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    KAHNEMAN: We say that people have overweighted the low probability. But the prospect of the worst case has somuch more emotional oomph behind it.S+B: So even experts make cognitive mistakes. But experts and executives in organizations don’t makedecisions in isolation. They make decisions in meetings and committees and groups. Do we have thecounterpart of System 1 and System 2 thinking in groups as well as individuals?KAHNEMAN: We know a lot about the conditions under which groups work well and work poorly. It’s really clear thatgroups are superior to individuals in recognizing an answer as correct when it comes up. But when everybody in agroup is susceptible to similar biases, groups are inferior to individuals, because groups tend to be more extreme thanindividuals.S+B: So it’s a positive feedback loop. In a group, you get an amplification of the extremes.KAHNEMAN: You get polarization in groups. In many situations you have a risk-taking phenomenon called the riskyshift. That is, groups tend to take on more risk than individuals.We looked at similar phenomena in juries. You collect judgments from the individual members, then you have themdelivered, and then you look at the result compared to the median judgment of the group. It’s straightforward whathappens: The group becomes more extreme than the individuals.S+B: Why does this occur?KAHNEMAN: One of the major biases in risky decision making is optimism. Optimism is a source of high-risk thinking.Groups tend to be quite optimistic. Furthermore, doubts are suppressed by groups. You can imagine the White Housedeciding on Iraq. That’s a situation where it’s easy for somebody in the administration to think, “This is terrible.” It’sequally easy to understand how someone like that would suppress himself. There is a tendency and the incentive tosupport the group. That underlies the whole class of phenomena that go by the label of groupthink.S+B: What about decisions relating to asset allocation and financial investments? That strikes me as a perfectplayground for some of these ideas on the relative sobriety of the individual versus the extremism of thegroup — such as the corporate investment committee.KAHNEMAN: No, no. They are not the same dynamics. When you’re looking at the market and investmentcommittees, you’re really talking about the dynamics of competing individuals. We really should separate those cases.S+B: But I’m looking at the management committee, I’m looking at the jury, and I’m looking at the investmentcommittee, and they all seem to be weighing evidence and evaluating risk. Their similarities seem to outweightheir differences.KAHNEMAN: I’m a psychologist, so I start at the individual level and I look at individual-level biases or errors. Then Ilook at the group and I say, What happens in the group? How is the group structured? What are the incentives? Whatdo people do to each other in the group situation that would either mitigate or exacerbate risks? Then there are marketthings where people respond to each other.S+B: What you’re describing is an internal marketplace where groups come to a consensus about — or atleast some sort of agreement about — the risks and rewards associated with their decisions.KAHNEMAN: That’s correct. But remember that the internal incentives that shape how the group perceives risks andrewards may be very different from the reality of the risks and rewards in the external marketplace. Those incentivescan distort risk perception.S+B: Do you think the dysfunctions of group decision making are worse than the cognitive dysfunctions ofindividual decision makers?KAHNEMAN: That depends on the nature of the decision, the individuals, and the groups. But I strongly believe thatboth individuals and groups need mechanisms to review how their decisions are made. This is particularly importantfor organizations that have to make many significant decisions in a short amount of time.Business DecisionsS+B: How much interaction have you had with business leaders about this? Do you get senior executivesasking, Look, we make a lot of decisions, we have to assess risk. What insights can you give us into how todo better risk assessment as individuals and as groups? Are there ways for us to become aware of ourSeite 3 von 6Daniel Kahneman: The Thought Leader Interview31.12.2003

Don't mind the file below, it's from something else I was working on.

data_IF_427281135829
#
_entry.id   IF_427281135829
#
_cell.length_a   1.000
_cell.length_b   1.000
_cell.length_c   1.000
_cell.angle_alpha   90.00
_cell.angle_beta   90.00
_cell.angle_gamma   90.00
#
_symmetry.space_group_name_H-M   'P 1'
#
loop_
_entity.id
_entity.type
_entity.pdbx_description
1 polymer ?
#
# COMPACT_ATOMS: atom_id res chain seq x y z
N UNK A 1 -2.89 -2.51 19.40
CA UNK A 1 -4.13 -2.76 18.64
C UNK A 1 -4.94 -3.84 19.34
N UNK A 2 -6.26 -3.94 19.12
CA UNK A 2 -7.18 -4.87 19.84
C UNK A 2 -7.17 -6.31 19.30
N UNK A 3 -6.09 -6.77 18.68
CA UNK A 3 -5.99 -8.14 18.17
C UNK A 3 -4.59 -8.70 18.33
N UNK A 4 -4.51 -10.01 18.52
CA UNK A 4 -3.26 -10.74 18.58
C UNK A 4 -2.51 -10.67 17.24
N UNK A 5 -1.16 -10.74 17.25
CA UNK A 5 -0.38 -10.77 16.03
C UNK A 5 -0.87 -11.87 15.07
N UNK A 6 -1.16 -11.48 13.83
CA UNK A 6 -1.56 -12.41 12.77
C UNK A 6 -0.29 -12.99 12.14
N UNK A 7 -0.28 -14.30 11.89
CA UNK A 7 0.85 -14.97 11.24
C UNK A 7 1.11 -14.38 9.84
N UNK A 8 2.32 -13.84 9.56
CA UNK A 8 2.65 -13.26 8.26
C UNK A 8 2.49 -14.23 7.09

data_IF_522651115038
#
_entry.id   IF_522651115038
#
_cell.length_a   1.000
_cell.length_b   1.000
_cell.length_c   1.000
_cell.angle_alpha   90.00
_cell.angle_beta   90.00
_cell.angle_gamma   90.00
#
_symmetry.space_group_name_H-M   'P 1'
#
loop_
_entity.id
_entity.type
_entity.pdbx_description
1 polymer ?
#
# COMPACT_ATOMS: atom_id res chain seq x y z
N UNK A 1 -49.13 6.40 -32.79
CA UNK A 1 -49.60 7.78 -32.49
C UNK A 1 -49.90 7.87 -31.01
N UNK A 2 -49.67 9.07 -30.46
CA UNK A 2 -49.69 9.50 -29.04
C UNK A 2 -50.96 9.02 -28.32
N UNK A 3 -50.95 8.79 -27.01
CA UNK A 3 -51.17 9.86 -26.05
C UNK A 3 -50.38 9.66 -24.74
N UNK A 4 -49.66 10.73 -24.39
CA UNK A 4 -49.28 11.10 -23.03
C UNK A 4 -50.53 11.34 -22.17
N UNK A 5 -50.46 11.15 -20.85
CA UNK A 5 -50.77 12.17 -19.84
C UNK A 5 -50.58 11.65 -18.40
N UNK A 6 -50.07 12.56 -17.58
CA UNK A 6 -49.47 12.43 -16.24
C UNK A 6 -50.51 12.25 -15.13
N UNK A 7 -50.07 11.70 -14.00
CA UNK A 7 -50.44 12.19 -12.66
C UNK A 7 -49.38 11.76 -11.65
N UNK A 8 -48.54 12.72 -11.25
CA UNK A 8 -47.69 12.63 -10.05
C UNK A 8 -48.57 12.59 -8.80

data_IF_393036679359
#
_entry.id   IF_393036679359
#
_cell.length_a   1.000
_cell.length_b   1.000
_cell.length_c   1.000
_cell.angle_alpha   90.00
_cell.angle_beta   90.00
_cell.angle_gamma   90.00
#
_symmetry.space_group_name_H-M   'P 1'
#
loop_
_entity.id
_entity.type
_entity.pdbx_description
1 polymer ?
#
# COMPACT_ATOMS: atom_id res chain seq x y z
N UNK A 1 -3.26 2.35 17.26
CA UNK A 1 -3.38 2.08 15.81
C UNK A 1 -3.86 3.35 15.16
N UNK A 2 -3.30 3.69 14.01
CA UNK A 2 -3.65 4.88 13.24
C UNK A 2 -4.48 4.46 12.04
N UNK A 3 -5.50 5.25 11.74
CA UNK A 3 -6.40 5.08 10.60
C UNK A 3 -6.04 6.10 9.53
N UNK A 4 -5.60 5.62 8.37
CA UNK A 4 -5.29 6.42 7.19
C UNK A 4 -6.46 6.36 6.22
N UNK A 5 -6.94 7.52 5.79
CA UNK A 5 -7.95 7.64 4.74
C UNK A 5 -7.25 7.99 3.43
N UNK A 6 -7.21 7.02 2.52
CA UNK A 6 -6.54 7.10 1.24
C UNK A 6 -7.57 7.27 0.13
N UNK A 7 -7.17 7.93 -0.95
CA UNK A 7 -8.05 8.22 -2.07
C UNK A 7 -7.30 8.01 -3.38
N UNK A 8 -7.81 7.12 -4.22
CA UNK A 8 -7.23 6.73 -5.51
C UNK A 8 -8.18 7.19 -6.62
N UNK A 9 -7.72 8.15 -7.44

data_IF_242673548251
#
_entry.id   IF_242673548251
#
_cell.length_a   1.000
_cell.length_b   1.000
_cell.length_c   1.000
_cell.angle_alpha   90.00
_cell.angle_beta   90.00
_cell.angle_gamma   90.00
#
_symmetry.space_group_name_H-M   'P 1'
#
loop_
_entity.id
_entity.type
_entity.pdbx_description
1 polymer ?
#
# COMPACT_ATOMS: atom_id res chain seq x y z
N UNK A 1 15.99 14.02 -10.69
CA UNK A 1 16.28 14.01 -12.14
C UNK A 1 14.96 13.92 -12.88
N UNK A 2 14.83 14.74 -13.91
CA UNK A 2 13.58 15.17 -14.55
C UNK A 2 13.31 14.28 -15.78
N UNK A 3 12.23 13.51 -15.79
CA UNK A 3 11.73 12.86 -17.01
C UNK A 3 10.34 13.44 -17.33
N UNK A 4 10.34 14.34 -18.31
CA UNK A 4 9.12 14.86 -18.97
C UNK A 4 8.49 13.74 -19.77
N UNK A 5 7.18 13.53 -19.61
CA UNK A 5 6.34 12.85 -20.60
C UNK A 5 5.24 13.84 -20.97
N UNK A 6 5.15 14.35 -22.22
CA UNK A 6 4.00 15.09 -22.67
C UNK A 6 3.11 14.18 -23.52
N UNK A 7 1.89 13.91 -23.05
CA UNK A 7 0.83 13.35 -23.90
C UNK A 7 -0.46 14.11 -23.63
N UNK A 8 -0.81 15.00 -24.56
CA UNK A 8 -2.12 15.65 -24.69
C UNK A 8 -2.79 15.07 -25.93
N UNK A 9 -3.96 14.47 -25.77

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    biases, either by setting up checklists or learning how to frame things better?KAHNEMAN: I’m very impressed, actually, by the combination of curiosity and resistance that I encounter. The thingthat astonishes me when I talk to businesspeople in the context of decision analysis is that you have an organizationthat’s making lots of decisions and they’re not keeping track. They’re not trying to learn from their own mistakes;they’re not investing the smallest amount in trying to actually figure out what they’ve done wrong. And that’s not anaccident: They don’t want to know.So there is a lot of curiosity, and I get invited to give lots of talks. But the idea that you might want to appointsomebody to keep statistics on the decisions that you made and a few years later evaluate the biases, the errors, theforecasts that were wrong, the factors that were misjudged, in order to make the process more rational — they won’twant to do it.S+B: Are people introspection-averse, or are they risk-averse? You’re a psychologist; you say your unit ofanalysis is the individual. Why don’t individuals want to know?People look at mirrors.KAHNEMAN: But when they have made a decision, people don’t even keep track of having made the decision orforecast. I mean, the thing that is absolutely the most striking is how seldom people change their minds. First, we’renot aware of changing our minds even when we do change our minds. And most people, after they change theirminds, reconstruct their past opinion — they believe they always thought that. People underestimate the amount towhich their minds have changed. Now in addition, people in general, when they have been persuaded of something,they think they always thought that. There’s very good research on that.S+B: We’ve just lived through one of the biggest bubbles in history. We both know people who said, “I putmoney in dot-coms or telecoms at their peak. What was I thinking?”KAHNEMAN: Oh, many people will admit that they made a mistake.But that doesn’t mean that they’ve changed their mind about anything in particular. It doesn’t mean that they are nowable to avoid that mistake.S+B: So your bet, based on your study of how individuals and groups make decisions, is that the stockmarket bust is not going to fundamentally change how people think about risk.KAHNEMAN: For a long time it’s going to have the effect of people getting burned by a stove. There’s going to be aneffect at the emotional level, and it could last for a while.S+B: But their mind hasn’t changed. So you think it’s an emotional phenomenon, it’s a System 1?KAHNEMAN: I think that is entirely based on emotion.S+B: Do we want to use Freudian, self-destructive explanations for why people rely on flawed intuitions inmaking decisions, rather than on their statistical expertise?KAHNEMAN: Oh, no, God forbid!S+B: Well, how about using evolutionary psychology? Maybe it makes sense that humans have evolved acognitive bias toward drawing inferences from small numbers.KAHNEMAN: You can always find an evolutionary quotation for anything. But the question is whether it’s functional,which is not the same as being evolutionary. There might be some environment in whichit’s dysfunctional, but mainly it’s inevitable.But, you know, there’s also the issue of perception, which links to intuition. Perception evolved differently than eitherintuition or cognition evolved.S+B: Now it seems like we’re dividing decision making into three systems: there’s the emotional stuff; there’sthe rational-computational system; but there’s also a perceptual system.KAHNEMAN: Yes, I think of three systems. In my current perspective, the question I ask is, What makes thoughtscome to mind? And some thoughts come to mind much more easily than others; some really take hard work; somecome to mind when you don’t want them.Seite 4 von 6Daniel Kahneman: The Thought Leader Interview31.12.2003